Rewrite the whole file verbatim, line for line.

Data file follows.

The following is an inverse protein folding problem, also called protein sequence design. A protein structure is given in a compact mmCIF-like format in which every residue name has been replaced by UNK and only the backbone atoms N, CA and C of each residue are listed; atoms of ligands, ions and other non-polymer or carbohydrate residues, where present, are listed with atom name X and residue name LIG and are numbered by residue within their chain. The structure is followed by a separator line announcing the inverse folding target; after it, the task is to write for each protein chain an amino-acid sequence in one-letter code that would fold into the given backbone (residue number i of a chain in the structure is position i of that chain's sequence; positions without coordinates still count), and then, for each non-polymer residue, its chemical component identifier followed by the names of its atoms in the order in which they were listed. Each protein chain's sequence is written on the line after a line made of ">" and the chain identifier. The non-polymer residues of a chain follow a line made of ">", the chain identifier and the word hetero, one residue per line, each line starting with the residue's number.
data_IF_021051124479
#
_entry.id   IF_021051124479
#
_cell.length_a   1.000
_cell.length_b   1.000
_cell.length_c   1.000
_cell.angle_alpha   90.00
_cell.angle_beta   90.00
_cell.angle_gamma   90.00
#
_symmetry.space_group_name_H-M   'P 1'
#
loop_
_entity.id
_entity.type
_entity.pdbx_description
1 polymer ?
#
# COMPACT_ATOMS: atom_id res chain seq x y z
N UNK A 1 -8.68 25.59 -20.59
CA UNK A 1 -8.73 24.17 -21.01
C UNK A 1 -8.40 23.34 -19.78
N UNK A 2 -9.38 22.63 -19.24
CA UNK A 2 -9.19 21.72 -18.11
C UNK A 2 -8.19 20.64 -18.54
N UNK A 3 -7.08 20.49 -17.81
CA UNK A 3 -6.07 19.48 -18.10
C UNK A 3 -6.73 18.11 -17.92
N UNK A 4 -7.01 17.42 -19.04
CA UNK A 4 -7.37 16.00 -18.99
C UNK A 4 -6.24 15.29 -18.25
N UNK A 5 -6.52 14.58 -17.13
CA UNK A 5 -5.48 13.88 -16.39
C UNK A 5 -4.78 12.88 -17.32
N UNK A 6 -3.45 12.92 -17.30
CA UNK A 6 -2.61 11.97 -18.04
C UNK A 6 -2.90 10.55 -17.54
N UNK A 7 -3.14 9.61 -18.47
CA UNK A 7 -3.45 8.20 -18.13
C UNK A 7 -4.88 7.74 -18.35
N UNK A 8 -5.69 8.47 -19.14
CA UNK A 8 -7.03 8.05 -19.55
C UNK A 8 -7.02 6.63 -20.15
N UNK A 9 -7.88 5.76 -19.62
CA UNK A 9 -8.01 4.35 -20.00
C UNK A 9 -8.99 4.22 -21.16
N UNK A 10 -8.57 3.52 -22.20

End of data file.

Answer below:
The following is an inverse protein folding problem, also called protein sequence design. A protein structure is given in a compact mmCIF-like format in which every residue name has been replaced by UNK and only the backbone atoms N, CA and C of each residue are listed; atoms of ligands, ions and other non-polymer or carbohydrate residues, where present, are listed with atom name X and residue name LIG and are numbered by residue within their chain. The structure is followed by a separator line announcing the inverse folding target; after it, the task is to write for each protein chain an amino-acid sequence in one-letter code that would fold into the given backbone (residue number i of a chain in the structure is position i of that chain's sequence; positions without coordinates still count), and then, for each non-polymer residue, its chemical component identifier followed by the names of its atoms in the order in which they were listed. Each protein chain's sequence is written on the line after a line made of ">" and the chain identifier. The non-polymer residues of a chain follow a line made of ">", the chain identifier and the word hetero, one residue per line, each line starting with the residue's number.
data_IF_021051124479
#
_entry.id   IF_021051124479
#
_cell.length_a   1.000
_cell.length_b   1.000
_cell.length_c   1.000
_cell.angle_alpha   90.00
_cell.angle_beta   90.00
_cell.angle_gamma   90.00
#
_symmetry.space_group_name_H-M   'P 1'
#
loop_
_entity.id
_entity.type
_entity.pdbx_description
1 polymer ?
#
# COMPACT_ATOMS: atom_id res chain seq x y z
N UNK A 1 -8.68 25.59 -20.59
CA UNK A 1 -8.73 24.17 -21.01
C UNK A 1 -8.40 23.34 -19.78
N UNK A 2 -9.38 22.63 -19.24
CA UNK A 2 -9.19 21.72 -18.11
C UNK A 2 -8.19 20.64 -18.54
N UNK A 3 -7.08 20.49 -17.81
CA UNK A 3 -6.07 19.48 -18.10
C UNK A 3 -6.73 18.11 -17.92
N UNK A 4 -7.01 17.42 -19.04
CA UNK A 4 -7.37 16.00 -18.99
C UNK A 4 -6.24 15.29 -18.25
N UNK A 5 -6.52 14.58 -17.13
CA UNK A 5 -5.48 13.88 -16.39
C UNK A 5 -4.78 12.88 -17.32
N UNK A 6 -3.45 12.92 -17.30
CA UNK A 6 -2.61 11.97 -18.04
C UNK A 6 -2.90 10.55 -17.54
N UNK A 7 -3.14 9.61 -18.47
CA UNK A 7 -3.45 8.20 -18.13
C UNK A 7 -4.88 7.74 -18.35
N UNK A 8 -5.69 8.47 -19.14
CA UNK A 8 -7.03 8.05 -19.55
C UNK A 8 -7.02 6.63 -20.15
N UNK A 9 -7.88 5.76 -19.62
CA UNK A 9 -8.01 4.35 -20.00
C UNK A 9 -8.99 4.22 -21.16
N UNK A 10 -8.57 3.52 -22.20